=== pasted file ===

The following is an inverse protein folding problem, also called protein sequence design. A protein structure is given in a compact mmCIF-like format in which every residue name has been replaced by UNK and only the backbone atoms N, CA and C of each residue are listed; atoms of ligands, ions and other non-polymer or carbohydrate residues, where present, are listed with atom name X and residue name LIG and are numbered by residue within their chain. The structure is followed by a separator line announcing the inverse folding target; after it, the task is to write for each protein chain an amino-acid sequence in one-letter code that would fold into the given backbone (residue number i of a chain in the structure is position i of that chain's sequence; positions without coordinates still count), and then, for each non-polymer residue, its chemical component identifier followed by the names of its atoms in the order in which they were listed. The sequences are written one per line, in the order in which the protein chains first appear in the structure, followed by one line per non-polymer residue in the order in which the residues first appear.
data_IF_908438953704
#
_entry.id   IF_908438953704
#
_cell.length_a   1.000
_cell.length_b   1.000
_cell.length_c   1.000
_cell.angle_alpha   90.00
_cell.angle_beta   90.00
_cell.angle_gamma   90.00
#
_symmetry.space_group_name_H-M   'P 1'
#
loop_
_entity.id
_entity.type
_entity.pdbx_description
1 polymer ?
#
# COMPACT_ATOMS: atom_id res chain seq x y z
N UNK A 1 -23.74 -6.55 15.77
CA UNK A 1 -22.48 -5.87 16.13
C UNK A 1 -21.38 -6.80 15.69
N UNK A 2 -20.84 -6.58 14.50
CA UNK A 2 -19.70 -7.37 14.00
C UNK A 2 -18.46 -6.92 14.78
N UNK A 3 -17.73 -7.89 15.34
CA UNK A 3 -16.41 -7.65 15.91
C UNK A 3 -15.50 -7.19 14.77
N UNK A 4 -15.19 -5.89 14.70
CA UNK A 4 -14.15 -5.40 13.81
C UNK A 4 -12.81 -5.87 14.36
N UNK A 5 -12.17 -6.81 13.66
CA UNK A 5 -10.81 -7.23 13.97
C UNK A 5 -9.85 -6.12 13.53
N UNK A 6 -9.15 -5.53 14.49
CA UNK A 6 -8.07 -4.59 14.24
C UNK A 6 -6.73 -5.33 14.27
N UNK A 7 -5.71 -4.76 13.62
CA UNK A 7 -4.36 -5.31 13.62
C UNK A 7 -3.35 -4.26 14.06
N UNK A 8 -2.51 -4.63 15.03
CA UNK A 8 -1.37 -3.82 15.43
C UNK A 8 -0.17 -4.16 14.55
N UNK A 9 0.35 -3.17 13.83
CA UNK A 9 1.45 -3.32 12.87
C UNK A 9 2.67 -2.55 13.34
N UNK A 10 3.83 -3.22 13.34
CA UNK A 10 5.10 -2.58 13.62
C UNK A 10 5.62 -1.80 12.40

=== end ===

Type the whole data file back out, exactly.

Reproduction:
The following is an inverse protein folding problem, also called protein sequence design. A protein structure is given in a compact mmCIF-like format in which every residue name has been replaced by UNK and only the backbone atoms N, CA and C of each residue are listed; atoms of ligands, ions and other non-polymer or carbohydrate residues, where present, are listed with atom name X and residue name LIG and are numbered by residue within their chain. The structure is followed by a separator line announcing the inverse folding target; after it, the task is to write for each protein chain an amino-acid sequence in one-letter code that would fold into the given backbone (residue number i of a chain in the structure is position i of that chain's sequence; positions without coordinates still count), and then, for each non-polymer residue, its chemical component identifier followed by the names of its atoms in the order in which they were listed. The sequences are written one per line, in the order in which the protein chains first appear in the structure, followed by one line per non-polymer residue in the order in which the residues first appear.
data_IF_908438953704
#
_entry.id   IF_908438953704
#
_cell.length_a   1.000
_cell.length_b   1.000
_cell.length_c   1.000
_cell.angle_alpha   90.00
_cell.angle_beta   90.00
_cell.angle_gamma   90.00
#
_symmetry.space_group_name_H-M   'P 1'
#
loop_
_entity.id
_entity.type
_entity.pdbx_description
1 polymer ?
#
# COMPACT_ATOMS: atom_id res chain seq x y z
N UNK A 1 -23.74 -6.55 15.77
CA UNK A 1 -22.48 -5.87 16.13
C UNK A 1 -21.38 -6.80 15.69
N UNK A 2 -20.84 -6.58 14.50
CA UNK A 2 -19.70 -7.37 14.00
C UNK A 2 -18.46 -6.92 14.78
N UNK A 3 -17.73 -7.89 15.34
CA UNK A 3 -16.41 -7.65 15.91
C UNK A 3 -15.50 -7.19 14.77
N UNK A 4 -15.19 -5.89 14.70
CA UNK A 4 -14.15 -5.40 13.81
C UNK A 4 -12.81 -5.87 14.36
N UNK A 5 -12.17 -6.81 13.66
CA UNK A 5 -10.81 -7.23 13.97
C UNK A 5 -9.85 -6.12 13.53
N UNK A 6 -9.15 -5.53 14.49
CA UNK A 6 -8.07 -4.59 14.24
C UNK A 6 -6.73 -5.33 14.27
N UNK A 7 -5.71 -4.76 13.62
CA UNK A 7 -4.36 -5.31 13.62
C UNK A 7 -3.35 -4.26 14.06
N UNK A 8 -2.51 -4.63 15.03
CA UNK A 8 -1.37 -3.82 15.43
C UNK A 8 -0.17 -4.16 14.55
N UNK A 9 0.35 -3.17 13.83
CA UNK A 9 1.45 -3.32 12.87
C UNK A 9 2.67 -2.55 13.34
N UNK A 10 3.83 -3.22 13.34
CA UNK A 10 5.10 -2.58 13.62
C UNK A 10 5.62 -1.80 12.40